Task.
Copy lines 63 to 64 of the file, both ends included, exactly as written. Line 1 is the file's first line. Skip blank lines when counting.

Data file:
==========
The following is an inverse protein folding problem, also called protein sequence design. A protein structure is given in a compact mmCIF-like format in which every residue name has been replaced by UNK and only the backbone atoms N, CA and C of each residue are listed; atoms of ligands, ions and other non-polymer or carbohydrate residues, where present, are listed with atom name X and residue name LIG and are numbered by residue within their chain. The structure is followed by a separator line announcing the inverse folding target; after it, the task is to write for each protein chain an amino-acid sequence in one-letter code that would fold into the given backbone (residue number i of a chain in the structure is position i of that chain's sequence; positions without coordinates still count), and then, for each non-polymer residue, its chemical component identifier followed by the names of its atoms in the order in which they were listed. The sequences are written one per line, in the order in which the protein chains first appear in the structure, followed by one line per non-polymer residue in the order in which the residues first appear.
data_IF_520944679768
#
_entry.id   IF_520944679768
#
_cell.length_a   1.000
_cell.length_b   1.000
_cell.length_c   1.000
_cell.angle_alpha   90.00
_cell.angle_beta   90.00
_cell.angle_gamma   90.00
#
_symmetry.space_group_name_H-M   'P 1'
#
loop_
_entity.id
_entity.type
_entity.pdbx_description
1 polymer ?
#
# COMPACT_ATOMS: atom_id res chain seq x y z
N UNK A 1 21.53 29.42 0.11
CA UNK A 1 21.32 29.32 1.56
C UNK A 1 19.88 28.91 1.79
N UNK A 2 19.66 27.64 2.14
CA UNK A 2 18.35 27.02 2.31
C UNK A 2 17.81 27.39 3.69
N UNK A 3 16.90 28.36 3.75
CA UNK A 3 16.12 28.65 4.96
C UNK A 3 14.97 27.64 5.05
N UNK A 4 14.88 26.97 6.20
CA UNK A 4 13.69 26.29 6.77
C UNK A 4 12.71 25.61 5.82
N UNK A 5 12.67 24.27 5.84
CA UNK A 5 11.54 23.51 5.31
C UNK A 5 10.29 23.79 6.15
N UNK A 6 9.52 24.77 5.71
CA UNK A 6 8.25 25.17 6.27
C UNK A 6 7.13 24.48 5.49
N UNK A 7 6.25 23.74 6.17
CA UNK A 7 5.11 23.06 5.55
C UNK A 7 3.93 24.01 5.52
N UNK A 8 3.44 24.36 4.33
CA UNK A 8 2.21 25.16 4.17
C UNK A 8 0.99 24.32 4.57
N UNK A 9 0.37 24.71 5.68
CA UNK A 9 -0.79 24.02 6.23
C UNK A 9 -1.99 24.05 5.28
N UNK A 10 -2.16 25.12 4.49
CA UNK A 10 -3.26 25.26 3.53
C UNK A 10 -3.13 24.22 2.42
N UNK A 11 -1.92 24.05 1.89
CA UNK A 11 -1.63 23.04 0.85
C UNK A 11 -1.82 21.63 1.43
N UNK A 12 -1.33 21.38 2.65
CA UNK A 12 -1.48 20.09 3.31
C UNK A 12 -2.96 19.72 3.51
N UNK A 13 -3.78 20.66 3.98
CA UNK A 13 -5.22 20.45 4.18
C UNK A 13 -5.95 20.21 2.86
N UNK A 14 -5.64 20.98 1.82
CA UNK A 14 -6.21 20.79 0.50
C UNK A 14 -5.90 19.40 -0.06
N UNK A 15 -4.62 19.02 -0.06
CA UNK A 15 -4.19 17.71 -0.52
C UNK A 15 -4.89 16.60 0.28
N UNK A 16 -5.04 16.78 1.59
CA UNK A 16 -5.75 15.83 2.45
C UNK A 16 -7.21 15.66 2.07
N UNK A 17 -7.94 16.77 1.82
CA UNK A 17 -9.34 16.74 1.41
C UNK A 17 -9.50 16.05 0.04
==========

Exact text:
C UNK A 14 -5.90 19.40 -0.06
N UNK A 15 -4.62 19.02 -0.06